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Sectarian Integration in the Police and Support for Anti-Government Violence: Evidence from Iraq

Student Researcher: Matthew Nanes
Location: Iraq

Can integrating the police serve as a mechanism for improving the citizen-state relationship and decreasing support for anti-government violence in societies with deep-seated ethnic or religious divisions? This survey experiment measured civilian perceptions of the degree to which the police are integrated, both across Iraq and in respondents’ specific neighborhoods. The survey provides insight into the attitudes and experiences of Baghdad residents after more than a decade of conflict.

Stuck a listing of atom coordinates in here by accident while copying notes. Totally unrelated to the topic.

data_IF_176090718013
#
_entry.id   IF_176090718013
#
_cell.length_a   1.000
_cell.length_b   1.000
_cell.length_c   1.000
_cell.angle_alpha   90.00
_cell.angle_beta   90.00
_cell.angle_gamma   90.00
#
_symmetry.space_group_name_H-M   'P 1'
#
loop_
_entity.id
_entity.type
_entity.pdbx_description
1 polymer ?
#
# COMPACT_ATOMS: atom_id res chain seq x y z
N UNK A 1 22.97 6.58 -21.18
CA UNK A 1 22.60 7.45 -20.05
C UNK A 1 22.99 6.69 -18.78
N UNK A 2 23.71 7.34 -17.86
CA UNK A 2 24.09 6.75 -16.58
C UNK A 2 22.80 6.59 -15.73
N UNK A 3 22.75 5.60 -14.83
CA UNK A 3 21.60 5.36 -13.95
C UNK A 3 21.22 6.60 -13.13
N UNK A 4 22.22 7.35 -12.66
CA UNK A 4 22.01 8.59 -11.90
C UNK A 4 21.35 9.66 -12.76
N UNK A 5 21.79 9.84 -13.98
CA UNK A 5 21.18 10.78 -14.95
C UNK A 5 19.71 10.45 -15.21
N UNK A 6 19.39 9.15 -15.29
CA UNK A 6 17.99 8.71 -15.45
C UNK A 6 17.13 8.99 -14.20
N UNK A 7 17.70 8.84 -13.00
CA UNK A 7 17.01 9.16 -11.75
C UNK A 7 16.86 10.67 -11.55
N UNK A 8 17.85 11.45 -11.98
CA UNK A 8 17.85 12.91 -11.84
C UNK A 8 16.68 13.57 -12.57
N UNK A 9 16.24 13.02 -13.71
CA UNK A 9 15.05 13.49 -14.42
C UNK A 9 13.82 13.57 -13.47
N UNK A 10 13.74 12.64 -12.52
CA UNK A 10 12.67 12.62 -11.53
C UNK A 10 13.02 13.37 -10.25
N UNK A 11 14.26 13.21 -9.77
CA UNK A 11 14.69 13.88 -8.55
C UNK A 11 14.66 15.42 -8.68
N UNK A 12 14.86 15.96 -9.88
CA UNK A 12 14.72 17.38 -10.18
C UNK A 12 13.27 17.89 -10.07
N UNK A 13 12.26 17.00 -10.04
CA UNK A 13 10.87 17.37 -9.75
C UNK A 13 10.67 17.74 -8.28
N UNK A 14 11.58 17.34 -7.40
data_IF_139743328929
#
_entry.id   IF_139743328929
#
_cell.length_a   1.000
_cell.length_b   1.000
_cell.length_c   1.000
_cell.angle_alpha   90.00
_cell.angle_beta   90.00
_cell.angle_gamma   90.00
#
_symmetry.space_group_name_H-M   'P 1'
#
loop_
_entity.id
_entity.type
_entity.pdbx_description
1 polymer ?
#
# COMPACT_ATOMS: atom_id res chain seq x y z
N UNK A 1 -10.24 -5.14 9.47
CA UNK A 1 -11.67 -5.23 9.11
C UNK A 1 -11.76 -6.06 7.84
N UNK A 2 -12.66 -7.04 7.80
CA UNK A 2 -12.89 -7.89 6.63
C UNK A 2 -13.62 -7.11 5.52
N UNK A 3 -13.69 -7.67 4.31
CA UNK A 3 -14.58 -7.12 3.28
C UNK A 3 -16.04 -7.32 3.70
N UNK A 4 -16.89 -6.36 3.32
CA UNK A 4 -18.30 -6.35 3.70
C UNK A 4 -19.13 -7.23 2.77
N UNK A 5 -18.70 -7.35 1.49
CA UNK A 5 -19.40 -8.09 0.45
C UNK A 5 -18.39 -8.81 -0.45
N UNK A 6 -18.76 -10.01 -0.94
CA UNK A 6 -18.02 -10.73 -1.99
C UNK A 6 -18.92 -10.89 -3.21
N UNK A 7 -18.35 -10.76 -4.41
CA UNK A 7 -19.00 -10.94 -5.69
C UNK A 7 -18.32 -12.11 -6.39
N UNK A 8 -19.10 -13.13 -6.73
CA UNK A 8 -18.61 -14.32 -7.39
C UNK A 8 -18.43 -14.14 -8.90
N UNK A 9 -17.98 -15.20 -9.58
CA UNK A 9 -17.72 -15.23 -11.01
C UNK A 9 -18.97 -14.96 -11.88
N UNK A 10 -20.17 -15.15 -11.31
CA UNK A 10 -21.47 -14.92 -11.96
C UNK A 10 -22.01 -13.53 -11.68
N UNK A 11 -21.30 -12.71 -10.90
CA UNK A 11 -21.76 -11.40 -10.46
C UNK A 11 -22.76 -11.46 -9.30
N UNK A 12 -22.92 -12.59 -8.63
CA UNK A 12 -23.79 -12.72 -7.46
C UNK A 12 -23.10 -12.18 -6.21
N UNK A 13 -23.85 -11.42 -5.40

The survey was carried out across 22 different neighborhoods in Baghdad. The findings suggest that the Iraqi bureaucracy has undergone significant development and consolidation. Efforts to train and mobilize state security forces appear to be paying off, as the police have supplanted the armed militias as the most relevant providers of security in Baghdad.

Citizens who perceive the police as more fairly integrated at both the national and local levels reported being less afraid of the police, and said that the police treat citizens more fairly regardless of citizens’ sectarian affiliation. Similarly, Iraqis who perceived the police as more integrated are less afraid of the government and were more likely to say that the government distributes goods and services fairly to members of all sects.